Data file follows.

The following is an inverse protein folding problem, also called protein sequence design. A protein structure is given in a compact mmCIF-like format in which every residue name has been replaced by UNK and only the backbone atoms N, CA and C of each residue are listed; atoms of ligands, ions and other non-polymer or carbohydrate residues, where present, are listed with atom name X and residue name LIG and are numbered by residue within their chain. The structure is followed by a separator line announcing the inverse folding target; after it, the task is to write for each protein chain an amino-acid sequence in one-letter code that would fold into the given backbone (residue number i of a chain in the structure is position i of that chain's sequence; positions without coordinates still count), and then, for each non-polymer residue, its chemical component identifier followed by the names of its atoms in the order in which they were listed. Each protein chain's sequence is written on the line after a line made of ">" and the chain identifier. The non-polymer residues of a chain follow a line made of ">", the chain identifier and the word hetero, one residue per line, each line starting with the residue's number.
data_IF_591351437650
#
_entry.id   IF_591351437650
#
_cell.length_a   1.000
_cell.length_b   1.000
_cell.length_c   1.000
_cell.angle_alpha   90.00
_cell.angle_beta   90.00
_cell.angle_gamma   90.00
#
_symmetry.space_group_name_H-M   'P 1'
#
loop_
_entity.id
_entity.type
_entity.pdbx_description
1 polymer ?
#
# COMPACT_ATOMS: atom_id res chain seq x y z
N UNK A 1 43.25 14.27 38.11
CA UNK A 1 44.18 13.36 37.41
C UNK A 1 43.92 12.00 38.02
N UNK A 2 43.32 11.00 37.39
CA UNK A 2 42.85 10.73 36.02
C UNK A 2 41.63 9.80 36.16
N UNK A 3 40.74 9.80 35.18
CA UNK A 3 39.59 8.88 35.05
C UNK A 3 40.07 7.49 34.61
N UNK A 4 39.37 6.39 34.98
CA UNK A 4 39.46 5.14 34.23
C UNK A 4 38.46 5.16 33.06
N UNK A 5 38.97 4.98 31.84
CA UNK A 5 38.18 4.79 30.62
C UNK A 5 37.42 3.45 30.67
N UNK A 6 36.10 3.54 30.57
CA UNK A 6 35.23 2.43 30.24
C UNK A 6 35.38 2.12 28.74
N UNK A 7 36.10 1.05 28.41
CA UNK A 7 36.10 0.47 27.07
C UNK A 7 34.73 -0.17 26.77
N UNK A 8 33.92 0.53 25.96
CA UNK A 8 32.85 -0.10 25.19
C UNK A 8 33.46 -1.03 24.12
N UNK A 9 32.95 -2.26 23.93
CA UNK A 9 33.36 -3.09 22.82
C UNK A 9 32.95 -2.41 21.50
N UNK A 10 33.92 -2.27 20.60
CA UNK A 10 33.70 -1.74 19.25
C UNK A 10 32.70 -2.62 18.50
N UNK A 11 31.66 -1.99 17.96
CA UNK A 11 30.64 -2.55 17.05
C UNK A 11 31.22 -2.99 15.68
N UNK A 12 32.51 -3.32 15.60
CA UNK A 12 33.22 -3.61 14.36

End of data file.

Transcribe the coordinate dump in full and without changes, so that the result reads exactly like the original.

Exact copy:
The following is an inverse protein folding problem, also called protein sequence design. A protein structure is given in a compact mmCIF-like format in which every residue name has been replaced by UNK and only the backbone atoms N, CA and C of each residue are listed; atoms of ligands, ions and other non-polymer or carbohydrate residues, where present, are listed with atom name X and residue name LIG and are numbered by residue within their chain. The structure is followed by a separator line announcing the inverse folding target; after it, the task is to write for each protein chain an amino-acid sequence in one-letter code that would fold into the given backbone (residue number i of a chain in the structure is position i of that chain's sequence; positions without coordinates still count), and then, for each non-polymer residue, its chemical component identifier followed by the names of its atoms in the order in which they were listed. Each protein chain's sequence is written on the line after a line made of ">" and the chain identifier. The non-polymer residues of a chain follow a line made of ">", the chain identifier and the word hetero, one residue per line, each line starting with the residue's number.
data_IF_591351437650
#
_entry.id   IF_591351437650
#
_cell.length_a   1.000
_cell.length_b   1.000
_cell.length_c   1.000
_cell.angle_alpha   90.00
_cell.angle_beta   90.00
_cell.angle_gamma   90.00
#
_symmetry.space_group_name_H-M   'P 1'
#
loop_
_entity.id
_entity.type
_entity.pdbx_description
1 polymer ?
#
# COMPACT_ATOMS: atom_id res chain seq x y z
N UNK A 1 43.25 14.27 38.11
CA UNK A 1 44.18 13.36 37.41
C UNK A 1 43.92 12.00 38.02
N UNK A 2 43.32 11.00 37.39
CA UNK A 2 42.85 10.73 36.02
C UNK A 2 41.63 9.80 36.16
N UNK A 3 40.74 9.80 35.18
CA UNK A 3 39.59 8.88 35.05
C UNK A 3 40.07 7.49 34.61
N UNK A 4 39.37 6.39 34.98
CA UNK A 4 39.46 5.14 34.23
C UNK A 4 38.46 5.16 33.06
N UNK A 5 38.97 4.98 31.84
CA UNK A 5 38.18 4.79 30.62
C UNK A 5 37.42 3.45 30.67
N UNK A 6 36.10 3.54 30.57
CA UNK A 6 35.23 2.43 30.24
C UNK A 6 35.38 2.12 28.74
N UNK A 7 36.10 1.05 28.41
CA UNK A 7 36.10 0.47 27.07
C UNK A 7 34.73 -0.17 26.77
N UNK A 8 33.92 0.53 25.96
CA UNK A 8 32.85 -0.10 25.19
C UNK A 8 33.46 -1.03 24.12
N UNK A 9 32.95 -2.26 23.93
CA UNK A 9 33.36 -3.09 22.82
C UNK A 9 32.95 -2.41 21.50
N UNK A 10 33.92 -2.27 20.60
CA UNK A 10 33.70 -1.74 19.25
C UNK A 10 32.70 -2.62 18.50
N UNK A 11 31.66 -1.99 17.96
CA UNK A 11 30.64 -2.55 17.05
C UNK A 11 31.22 -2.99 15.68
N UNK A 12 32.51 -3.32 15.60
CA UNK A 12 33.22 -3.61 14.36